Ready money is fueling the investment and expansion boomlet. “For the most part, our companies are able to access funds for hard capital investments and lines of credit,” Palisin says. “Financing has loosened up since a year ago when everybody was in a high state of uncertainty.”
On the residential side, housing starts have been running about 15% higher than pre-pandemic levels, according to Moody’s Analytics. “Annual growth in housing starts will remain strong because of favorable demand-side factors, namely demographics and excess savings,” Yaros says. Analysts expect housing starts to increase 11.9% in 2022 — aggressive by historical standards and slightly higher than the 10.6% growth rate expected for 2021 when final numbers are tallied.
Eager consumers and investors are bidding up the prices of single-family homes, a process fueled by low interest rates, low housing stock and some easing of mortgage lending standards. When numbers are tallied, housing prices for 2021 are expected to jump 17.5%, up considerably from the 10.4% gain in 2020. In 2022, Moody’s Analytics expects increases to decelerate to 4.6%.
But workers are scarce
The favorable economic forecast is not without its clouds — and potential storms. As most employers will attest, hiring initiatives are ambitions, but candidates are scarce.
“Our members are having difficulty finding enough workers, especially for entry-level jobs,” Palisin says. “The average time to hire has doubled from what it was prior to the pandemic. This will certainly impact our members’ ability to take on new work or provide on-time delivery.”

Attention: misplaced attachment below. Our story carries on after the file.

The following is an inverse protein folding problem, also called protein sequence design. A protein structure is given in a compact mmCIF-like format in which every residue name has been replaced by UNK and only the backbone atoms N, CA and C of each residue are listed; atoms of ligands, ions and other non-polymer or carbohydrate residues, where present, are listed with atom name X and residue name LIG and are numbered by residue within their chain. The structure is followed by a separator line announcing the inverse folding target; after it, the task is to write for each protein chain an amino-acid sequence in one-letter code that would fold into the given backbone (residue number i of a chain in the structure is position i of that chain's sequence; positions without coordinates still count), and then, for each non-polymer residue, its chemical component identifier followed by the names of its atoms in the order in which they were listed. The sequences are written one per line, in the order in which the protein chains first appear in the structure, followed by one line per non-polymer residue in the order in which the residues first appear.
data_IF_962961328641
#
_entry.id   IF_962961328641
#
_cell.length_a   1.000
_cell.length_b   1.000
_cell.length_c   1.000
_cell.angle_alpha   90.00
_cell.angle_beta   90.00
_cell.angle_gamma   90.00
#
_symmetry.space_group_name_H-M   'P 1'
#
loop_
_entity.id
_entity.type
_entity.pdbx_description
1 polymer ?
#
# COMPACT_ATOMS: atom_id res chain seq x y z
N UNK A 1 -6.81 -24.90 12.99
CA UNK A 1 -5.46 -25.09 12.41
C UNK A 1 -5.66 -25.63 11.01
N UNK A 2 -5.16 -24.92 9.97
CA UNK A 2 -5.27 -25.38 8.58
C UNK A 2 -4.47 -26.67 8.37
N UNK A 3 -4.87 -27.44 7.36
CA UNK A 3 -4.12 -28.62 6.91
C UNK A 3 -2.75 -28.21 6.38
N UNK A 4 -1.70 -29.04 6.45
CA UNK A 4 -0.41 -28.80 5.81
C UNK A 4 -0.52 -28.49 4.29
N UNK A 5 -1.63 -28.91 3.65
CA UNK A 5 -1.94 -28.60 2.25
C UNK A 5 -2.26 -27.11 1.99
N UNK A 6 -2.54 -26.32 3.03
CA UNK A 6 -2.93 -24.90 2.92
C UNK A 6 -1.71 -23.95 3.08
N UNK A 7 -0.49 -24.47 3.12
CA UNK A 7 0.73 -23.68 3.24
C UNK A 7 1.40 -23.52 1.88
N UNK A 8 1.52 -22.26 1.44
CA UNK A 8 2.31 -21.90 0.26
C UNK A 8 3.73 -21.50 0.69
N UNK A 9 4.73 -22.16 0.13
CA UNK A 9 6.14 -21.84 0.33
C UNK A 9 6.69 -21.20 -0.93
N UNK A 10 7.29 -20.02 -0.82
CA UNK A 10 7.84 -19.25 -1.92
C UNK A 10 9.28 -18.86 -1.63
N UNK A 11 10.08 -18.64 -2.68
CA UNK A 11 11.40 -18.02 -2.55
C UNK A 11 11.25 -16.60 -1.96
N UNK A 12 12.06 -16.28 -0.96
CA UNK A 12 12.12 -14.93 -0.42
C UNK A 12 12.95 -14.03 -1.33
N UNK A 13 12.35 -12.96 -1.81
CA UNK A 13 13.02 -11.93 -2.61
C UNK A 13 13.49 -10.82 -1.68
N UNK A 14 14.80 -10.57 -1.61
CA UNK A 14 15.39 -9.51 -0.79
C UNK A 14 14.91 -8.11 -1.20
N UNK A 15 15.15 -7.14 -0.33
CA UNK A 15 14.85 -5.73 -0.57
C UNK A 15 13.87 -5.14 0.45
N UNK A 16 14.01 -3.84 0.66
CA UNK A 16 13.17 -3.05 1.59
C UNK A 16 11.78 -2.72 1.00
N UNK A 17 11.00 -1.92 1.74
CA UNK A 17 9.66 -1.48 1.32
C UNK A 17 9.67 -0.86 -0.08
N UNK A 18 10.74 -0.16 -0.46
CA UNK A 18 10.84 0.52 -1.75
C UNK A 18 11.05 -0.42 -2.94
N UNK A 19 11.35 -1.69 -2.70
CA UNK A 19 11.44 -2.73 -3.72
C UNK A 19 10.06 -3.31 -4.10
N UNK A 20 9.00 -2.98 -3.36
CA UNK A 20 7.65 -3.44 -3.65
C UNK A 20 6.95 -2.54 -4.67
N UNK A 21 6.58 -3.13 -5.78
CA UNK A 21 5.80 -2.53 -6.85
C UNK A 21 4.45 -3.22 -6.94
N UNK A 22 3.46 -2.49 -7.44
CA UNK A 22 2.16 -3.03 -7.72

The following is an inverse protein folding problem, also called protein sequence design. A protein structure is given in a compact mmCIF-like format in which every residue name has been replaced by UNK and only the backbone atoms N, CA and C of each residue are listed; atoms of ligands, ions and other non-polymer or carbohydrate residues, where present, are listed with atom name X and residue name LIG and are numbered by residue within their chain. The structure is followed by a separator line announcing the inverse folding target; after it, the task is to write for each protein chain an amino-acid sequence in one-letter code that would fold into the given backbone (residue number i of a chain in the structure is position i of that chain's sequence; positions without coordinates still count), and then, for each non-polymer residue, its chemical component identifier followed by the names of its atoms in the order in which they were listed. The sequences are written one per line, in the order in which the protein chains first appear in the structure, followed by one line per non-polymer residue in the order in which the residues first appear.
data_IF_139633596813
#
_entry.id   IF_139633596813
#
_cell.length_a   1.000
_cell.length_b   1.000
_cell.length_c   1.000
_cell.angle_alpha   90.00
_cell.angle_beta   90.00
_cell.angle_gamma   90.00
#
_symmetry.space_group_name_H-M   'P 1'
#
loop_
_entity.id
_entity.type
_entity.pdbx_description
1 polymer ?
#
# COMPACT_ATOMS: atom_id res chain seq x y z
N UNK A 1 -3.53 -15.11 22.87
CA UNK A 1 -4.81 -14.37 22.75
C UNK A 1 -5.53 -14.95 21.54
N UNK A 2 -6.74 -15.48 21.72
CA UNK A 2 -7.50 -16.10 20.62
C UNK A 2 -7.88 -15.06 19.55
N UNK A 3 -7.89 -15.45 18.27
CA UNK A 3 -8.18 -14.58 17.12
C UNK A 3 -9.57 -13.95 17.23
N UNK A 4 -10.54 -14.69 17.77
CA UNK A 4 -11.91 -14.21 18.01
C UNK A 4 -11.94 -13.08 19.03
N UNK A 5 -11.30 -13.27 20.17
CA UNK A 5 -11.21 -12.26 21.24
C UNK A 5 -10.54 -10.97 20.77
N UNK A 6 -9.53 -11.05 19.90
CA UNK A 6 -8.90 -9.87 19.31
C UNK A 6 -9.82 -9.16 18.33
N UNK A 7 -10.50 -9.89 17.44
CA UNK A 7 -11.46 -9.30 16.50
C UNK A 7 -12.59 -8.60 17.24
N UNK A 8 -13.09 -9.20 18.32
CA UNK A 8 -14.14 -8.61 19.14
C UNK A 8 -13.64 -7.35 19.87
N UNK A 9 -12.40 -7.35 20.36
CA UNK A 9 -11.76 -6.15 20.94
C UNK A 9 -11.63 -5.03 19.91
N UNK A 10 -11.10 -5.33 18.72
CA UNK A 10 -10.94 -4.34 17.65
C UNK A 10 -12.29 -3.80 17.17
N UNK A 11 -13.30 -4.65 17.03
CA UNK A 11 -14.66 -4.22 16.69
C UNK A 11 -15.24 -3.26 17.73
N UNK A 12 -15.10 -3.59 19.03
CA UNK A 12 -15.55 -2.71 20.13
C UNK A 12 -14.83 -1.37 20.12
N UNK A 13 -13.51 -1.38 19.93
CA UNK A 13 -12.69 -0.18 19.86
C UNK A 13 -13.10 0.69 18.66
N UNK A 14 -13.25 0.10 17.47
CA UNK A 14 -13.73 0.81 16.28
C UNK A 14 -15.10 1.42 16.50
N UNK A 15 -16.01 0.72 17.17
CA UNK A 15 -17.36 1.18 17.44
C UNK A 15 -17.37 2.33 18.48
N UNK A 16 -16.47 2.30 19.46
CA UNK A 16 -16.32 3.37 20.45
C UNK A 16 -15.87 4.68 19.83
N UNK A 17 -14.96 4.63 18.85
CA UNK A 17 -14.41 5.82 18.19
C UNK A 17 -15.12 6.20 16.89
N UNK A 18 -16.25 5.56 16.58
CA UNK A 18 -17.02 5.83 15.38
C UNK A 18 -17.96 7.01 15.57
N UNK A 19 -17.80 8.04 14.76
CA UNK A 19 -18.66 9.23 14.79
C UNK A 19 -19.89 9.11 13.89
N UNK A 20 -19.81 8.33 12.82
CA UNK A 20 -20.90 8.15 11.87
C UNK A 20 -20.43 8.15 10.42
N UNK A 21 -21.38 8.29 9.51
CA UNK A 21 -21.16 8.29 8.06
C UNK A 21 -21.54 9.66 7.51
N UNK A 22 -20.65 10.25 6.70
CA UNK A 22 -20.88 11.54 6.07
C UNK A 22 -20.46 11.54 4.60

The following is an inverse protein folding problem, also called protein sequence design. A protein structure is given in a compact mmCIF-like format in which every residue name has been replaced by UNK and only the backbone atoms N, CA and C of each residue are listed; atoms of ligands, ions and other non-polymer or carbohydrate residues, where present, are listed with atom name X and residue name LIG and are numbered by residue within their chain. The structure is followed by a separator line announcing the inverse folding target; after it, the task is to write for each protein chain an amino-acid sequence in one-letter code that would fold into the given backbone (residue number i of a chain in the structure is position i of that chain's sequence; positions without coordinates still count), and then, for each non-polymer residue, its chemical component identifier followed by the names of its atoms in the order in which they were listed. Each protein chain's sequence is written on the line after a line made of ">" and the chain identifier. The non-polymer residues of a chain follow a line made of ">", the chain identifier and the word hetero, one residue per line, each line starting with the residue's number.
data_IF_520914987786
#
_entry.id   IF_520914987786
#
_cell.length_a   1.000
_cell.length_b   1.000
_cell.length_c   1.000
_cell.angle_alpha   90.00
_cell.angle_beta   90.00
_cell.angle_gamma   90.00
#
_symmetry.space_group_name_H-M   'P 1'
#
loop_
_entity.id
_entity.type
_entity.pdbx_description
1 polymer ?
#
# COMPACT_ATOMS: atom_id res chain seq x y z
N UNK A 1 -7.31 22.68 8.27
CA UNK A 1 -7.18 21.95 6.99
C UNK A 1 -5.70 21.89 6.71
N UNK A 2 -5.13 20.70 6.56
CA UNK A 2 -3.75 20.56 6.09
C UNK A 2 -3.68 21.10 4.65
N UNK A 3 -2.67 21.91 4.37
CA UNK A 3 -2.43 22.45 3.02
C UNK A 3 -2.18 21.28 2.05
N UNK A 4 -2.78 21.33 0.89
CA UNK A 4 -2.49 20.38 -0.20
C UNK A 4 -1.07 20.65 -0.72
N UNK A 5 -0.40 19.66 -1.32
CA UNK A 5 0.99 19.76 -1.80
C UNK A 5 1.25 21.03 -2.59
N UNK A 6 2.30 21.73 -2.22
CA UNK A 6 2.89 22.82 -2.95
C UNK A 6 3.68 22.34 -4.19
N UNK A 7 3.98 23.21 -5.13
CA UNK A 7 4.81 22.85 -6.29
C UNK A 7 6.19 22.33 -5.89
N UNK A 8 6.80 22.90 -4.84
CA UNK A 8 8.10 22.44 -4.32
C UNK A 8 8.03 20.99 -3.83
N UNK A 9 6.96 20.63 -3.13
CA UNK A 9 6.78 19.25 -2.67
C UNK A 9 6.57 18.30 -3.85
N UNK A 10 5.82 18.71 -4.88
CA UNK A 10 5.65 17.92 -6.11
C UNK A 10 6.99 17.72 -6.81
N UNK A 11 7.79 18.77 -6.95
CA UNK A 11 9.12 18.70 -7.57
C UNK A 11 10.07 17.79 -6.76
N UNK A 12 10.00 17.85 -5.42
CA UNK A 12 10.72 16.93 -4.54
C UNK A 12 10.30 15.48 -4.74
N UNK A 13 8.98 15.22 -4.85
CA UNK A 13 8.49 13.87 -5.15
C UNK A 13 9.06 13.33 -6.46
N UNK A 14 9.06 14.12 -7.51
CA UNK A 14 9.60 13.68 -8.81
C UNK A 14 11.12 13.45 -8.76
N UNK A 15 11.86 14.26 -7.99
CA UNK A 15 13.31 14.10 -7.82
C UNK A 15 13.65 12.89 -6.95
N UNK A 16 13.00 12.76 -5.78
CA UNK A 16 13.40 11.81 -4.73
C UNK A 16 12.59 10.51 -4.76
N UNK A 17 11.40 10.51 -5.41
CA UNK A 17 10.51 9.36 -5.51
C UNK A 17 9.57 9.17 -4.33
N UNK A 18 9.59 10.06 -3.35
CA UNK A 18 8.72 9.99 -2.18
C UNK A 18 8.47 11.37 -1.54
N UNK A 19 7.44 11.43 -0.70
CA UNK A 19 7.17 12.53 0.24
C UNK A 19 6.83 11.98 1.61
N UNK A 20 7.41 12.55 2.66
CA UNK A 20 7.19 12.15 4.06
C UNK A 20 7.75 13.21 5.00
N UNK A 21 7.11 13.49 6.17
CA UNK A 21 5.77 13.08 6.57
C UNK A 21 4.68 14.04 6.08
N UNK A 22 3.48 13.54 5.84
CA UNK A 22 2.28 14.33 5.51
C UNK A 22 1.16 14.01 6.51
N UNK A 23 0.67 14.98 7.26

Nationwide, job openings recently topped a record-
shattering 11 million — a significant increase to the pre-pandemic level of 7 million. “The No. 1 concern of businesses going forward will be finding qualified labor,” Yaros says. “There have never been so many open positions across every industry and government, but the need for more workers is especially acute in manufacturing, transportation, educational services, health care, and leisure and hospitality.”
The reasons for the scarcity range widely. “There has been a significant drop-off in labor force participation as folks were forced into retirement or are staying home to deal with child care or other dependent care issues that are more difficult to handle in the current environment,” Hoyt says. Some workers fear the risk of workplace infections. Others can’t find exactly the job they want. And many pandemic-shocked people are reassessing their life missions and pursuing new ventures.
A number of factors may help relieve the labor crisis in 2022. These include the end of bonus unemployment insurance, the waning effect of stimulus payments, lower Covid-19 infection rates, and a return to in-person schooling.
Will supply chains unkink?
The tight labor market is fueling another business headache: a global breakdown in the efficient distribution of goods. “Most of the time the root cause of supply chain disruption is a lack of sufficient workers,” Conerly says. When people aren’t available to do the work, efficient production and transportation fall by the wayside. Cargo ships are piling up at ports, causing delivery delays and leading to widespread price increases for supplies.